The measure of success

Father David Epps's picture

One of the difficulties that church leaders face is defining “success.” For the most part, success in the church is defined in the same way that it is in society.

So, pastors and people look at the growth rates, the size of the congregation, the amount of money in the bank account, whether the church is impacting the community, the amount and size of the church buildings, the pastor’s salary, the size of the paid staff, and so on.

The problem, then, by these standards, is that nearly every church in America and around the world is “unsuccessful.”

There are roughly 335,000 religious congregations in the United States. Of these, 300,000 are Protestant and other Christian congregations while 22,000 are Catholic and Orthodox churches. The remainder are non-Christian religious congregations.

The median church in the United States has 75 participants in worship on Sunday mornings. While mega churches, those averaging over 2,000 on Sunday morning, capture the attention of the media, nearly 60 percent of churches have an attendance of 100 or less.

The biblical definition of success is something altogether different than numbers, bank accounts, and buildings.

In the scriptures, success is being “faithful” and being a “servant of all.” The words that are promised to those who have accomplished God’s will are, “Well done, good and faithful servant ...” (Matthew 25:21 NKJV).

Faithfulness consists of simply doing the will of God consistently and being obedient to the call upon one’s life while leaving the outcomes to God.

Eight years ago, Ron and Nancy Clemmer moved from a very fine home in Peachtree City, Ga., to a small house in the tiny town of Hogansville, Ga., (population 2,774 according to the most recent census) because they believed that God had a plan for them in that community.

For two years, Ron and Nancy, joined by some friends, met weekly to pray for Hogansville and Troup County. In these meetings, there was singing, teaching from the scriptures, the celebration of Holy Communion, and, always, prayer for the people of Hogansville. From time to time, Bishop John Holloway would join them for the meetings in their home to offer teaching and encouragement.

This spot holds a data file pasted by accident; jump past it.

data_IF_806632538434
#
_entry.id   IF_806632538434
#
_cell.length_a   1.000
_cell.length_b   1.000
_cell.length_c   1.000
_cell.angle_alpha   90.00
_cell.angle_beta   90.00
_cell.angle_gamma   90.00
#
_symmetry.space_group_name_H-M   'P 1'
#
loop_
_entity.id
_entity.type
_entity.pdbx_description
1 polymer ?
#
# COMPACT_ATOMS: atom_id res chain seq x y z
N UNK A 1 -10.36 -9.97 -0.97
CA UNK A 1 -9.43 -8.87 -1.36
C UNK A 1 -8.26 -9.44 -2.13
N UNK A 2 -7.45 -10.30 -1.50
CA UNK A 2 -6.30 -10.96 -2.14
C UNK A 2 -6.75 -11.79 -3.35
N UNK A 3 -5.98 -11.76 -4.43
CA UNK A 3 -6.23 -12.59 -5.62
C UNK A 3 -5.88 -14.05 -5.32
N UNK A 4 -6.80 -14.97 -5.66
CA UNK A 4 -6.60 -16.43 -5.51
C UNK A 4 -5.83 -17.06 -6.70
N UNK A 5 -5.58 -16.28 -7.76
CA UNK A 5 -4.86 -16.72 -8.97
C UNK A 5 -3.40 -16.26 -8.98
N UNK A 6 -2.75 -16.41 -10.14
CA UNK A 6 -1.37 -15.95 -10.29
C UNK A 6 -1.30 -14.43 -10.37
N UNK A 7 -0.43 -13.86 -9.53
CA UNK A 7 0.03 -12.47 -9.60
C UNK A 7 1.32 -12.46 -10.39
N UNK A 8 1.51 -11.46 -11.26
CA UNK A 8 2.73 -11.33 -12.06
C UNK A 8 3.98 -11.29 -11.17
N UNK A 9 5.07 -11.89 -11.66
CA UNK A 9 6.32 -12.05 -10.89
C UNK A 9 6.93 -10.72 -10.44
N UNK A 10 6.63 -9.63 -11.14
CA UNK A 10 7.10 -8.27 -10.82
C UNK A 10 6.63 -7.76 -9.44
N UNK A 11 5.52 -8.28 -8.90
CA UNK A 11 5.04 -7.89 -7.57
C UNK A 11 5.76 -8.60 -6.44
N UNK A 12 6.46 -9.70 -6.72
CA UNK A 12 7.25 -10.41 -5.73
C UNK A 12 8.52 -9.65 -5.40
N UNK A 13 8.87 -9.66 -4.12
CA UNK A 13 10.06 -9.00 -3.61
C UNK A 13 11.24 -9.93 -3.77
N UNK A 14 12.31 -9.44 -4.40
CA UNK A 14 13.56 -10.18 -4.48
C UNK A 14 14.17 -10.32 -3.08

Six years ago, on Pentecost Sunday, Ron (then still a layman, appointed as a “lay vicar”) and Nancy began to meet on Sunday evenings in a rented facility and St. Matthew’s Mission was born.

There were those who joined with them to be a support but, eventually, the services moved to Sunday mornings and Ron and Nancy were on their own.

Sometimes, especially during the mid-week services, the Clemmers alone would be the entire congregation.

Still, week after week, month after month, they continued to meet, to preach the Gospel, to minister to the poor of the community, and to be faithful.

Eventually, Ron was ordained as a deacon and later as a priest, the only priest, as far as I know, to serve this town.

Whatever the background, social status, income level, race, or age, Clemmer believed that he was to be, in this community, a spiritual father to all.

In fact, after each and every service, the congregation has a “family meal” where covered dish Sunday dinners are enjoyed by all in attendance, including visitors, if they choose to remain for the meal.

With no budget and no salary, Ron and Nancy have continued to simply “be faithful” and to love and treat with dignity and respect all who come across their path.

Both are involved in community activities and Ron has served as a vice-president of the local ministerial association. Recently retired, Ron and Nancy now devote their full time to the community and to St. Matthew’s.

On Easter Sunday, there were 53 people present for worship. A few weeks ago, 10 new members were confirmed and received. On Pentecost Sunday, May 11, still meeting in a store front on Main Street, St. Matthew’s will be eight years old.

Is the church successful? That depends on whose definition is used.

Father Ron and Nancy Clemmer will probably never be featured on the cover of a Christian magazine, but, if I were to venture a guess, they will someday hear the only words that have any true value to those who lose their lives in service to Christ and to the world: “Well done, good and faithful servant ...”

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